The Pokey Finger of God

meditations on religion and culture

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Essene but not heard

May 27th, 2008 · No Comments · christianity, history

I’m enjoying the Marvin Vining book, Jesus the Wicked Priest, but not because I agree with his conclusions. In fact, the more I read, the further removed I become from agreement. He’s another armchair archaeologist, so I feel a certain kinship with him. This despite the fact that the guy has to go through some mesmerizing gyrations to tie his pet beliefs to existing materials. Mmm, gyrations.

One of his foundational assumptions is that the Essenes were the original 2nd Temple scribes trained by Ezra, and who subsequently kept the law and the cultural taboo alive from generation unto generation. His supposition that the ‘scribes’ oft mentioned in the Gospels were, in fact, the dominant Essene group. Vining also projects backwards several centuries the divisions noted by Epiphanius of 4th Century “Essenes” into northern “Nazareans” and southern “Ossaeanes”.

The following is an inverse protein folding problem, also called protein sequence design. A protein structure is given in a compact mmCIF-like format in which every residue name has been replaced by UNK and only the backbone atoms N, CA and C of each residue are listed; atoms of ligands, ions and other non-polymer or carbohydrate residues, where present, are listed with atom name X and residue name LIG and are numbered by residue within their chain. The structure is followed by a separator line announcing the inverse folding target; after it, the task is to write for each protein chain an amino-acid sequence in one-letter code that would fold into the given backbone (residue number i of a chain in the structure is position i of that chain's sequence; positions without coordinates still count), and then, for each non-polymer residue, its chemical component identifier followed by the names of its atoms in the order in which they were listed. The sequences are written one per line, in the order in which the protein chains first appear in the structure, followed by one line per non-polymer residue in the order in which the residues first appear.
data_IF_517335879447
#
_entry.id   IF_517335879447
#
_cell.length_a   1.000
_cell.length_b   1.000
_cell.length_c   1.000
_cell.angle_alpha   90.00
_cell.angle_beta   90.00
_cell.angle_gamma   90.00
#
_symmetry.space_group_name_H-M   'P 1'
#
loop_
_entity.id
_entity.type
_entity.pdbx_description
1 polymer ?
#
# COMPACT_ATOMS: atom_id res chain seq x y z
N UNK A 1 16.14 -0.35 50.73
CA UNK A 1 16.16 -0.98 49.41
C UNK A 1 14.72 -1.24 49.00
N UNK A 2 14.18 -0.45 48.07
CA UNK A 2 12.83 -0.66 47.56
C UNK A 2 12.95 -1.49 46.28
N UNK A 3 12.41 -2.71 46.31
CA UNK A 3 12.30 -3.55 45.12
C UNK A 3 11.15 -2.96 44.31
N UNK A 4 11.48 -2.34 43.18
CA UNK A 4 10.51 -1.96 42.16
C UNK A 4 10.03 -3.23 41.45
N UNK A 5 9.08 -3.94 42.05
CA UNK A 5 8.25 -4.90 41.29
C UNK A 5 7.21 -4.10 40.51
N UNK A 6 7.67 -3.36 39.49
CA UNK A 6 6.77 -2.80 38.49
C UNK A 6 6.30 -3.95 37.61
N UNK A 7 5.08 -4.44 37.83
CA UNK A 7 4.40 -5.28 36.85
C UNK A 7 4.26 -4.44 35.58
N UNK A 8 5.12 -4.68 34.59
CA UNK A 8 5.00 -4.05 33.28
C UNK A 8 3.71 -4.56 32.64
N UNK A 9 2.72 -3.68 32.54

Further, these Essenes were not isolated just at Qumran, but instead had populations in every town. Consequently, Vining finds it a necessary corollary that the library of writings at Qumran were Essene, simply because they were the only group with a large enough population and scribal tradition to have created the myriad works found.

Now if I ultimately disagree with this premise, it wouldn’t be the only thing that would shoot down this guy’s method for me — that’s another post. It had been my understanding that the Essenes developed as a result of the Maccabean usurpation of the Temple leadership. It does make sense that there would have been a power-holding group about the time of Ezra that would have been really hard-core about ‘traditions’ — even more so if the area they were moving into had largely abandoned them (or had never heard of them).

I have a hard time believing that whatever it is we think the Essenes were at the time of Ezra had anything to do with Jesus or whatever Epiphanius was gossipping about. This does not rule out the possibility that the Essenes retained the patina of tradition applied by Ezra, or even that there might have been some direct lines of authority traceable from one group to the next. It’s just that I feel it is unlikely to the extreme that sort of continuity throughout the Greek period is possible to trace.

Anyone have any better ideas about what to call the early 2nd Temple crowd?

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